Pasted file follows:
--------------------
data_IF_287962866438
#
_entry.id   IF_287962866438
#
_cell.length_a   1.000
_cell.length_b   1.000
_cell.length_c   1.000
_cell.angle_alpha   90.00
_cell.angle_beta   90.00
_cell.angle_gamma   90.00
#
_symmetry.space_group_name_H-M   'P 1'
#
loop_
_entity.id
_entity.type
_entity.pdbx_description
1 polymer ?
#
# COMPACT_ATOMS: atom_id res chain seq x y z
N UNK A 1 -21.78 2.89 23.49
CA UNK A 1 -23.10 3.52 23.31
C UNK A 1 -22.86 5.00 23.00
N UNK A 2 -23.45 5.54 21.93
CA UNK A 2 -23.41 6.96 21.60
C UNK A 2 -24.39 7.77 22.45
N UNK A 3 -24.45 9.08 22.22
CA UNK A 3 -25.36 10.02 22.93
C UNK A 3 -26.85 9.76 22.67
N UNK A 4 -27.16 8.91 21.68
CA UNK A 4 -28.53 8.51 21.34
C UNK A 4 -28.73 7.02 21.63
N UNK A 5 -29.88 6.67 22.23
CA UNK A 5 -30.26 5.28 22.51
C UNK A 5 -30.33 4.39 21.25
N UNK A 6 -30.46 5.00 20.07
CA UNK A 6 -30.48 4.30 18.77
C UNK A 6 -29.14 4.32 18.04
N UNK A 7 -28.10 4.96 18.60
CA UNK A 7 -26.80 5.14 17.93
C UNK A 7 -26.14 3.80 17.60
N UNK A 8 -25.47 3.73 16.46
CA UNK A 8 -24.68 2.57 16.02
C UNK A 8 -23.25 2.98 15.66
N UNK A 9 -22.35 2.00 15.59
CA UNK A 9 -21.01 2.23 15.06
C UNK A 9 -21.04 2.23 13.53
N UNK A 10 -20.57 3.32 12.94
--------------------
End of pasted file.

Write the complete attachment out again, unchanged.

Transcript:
data_IF_287962866438
#
_entry.id   IF_287962866438
#
_cell.length_a   1.000
_cell.length_b   1.000
_cell.length_c   1.000
_cell.angle_alpha   90.00
_cell.angle_beta   90.00
_cell.angle_gamma   90.00
#
_symmetry.space_group_name_H-M   'P 1'
#
loop_
_entity.id
_entity.type
_entity.pdbx_description
1 polymer ?
#
# COMPACT_ATOMS: atom_id res chain seq x y z
N UNK A 1 -21.78 2.89 23.49
CA UNK A 1 -23.10 3.52 23.31
C UNK A 1 -22.86 5.00 23.00
N UNK A 2 -23.45 5.54 21.93
CA UNK A 2 -23.41 6.96 21.60
C UNK A 2 -24.39 7.77 22.45
N UNK A 3 -24.45 9.08 22.22
CA UNK A 3 -25.36 10.02 22.93
C UNK A 3 -26.85 9.76 22.67
N UNK A 4 -27.16 8.91 21.68
CA UNK A 4 -28.53 8.51 21.34
C UNK A 4 -28.73 7.02 21.63
N UNK A 5 -29.88 6.67 22.23
CA UNK A 5 -30.26 5.28 22.51
C UNK A 5 -30.33 4.39 21.25
N UNK A 6 -30.46 5.00 20.07
CA UNK A 6 -30.48 4.30 18.77
C UNK A 6 -29.14 4.32 18.04
N UNK A 7 -28.10 4.96 18.60
CA UNK A 7 -26.80 5.14 17.93
C UNK A 7 -26.14 3.80 17.60
N UNK A 8 -25.47 3.73 16.46
CA UNK A 8 -24.68 2.57 16.02
C UNK A 8 -23.25 2.98 15.66
N UNK A 9 -22.35 2.00 15.59
CA UNK A 9 -21.01 2.23 15.06
C UNK A 9 -21.04 2.23 13.53
N UNK A 10 -20.57 3.32 12.94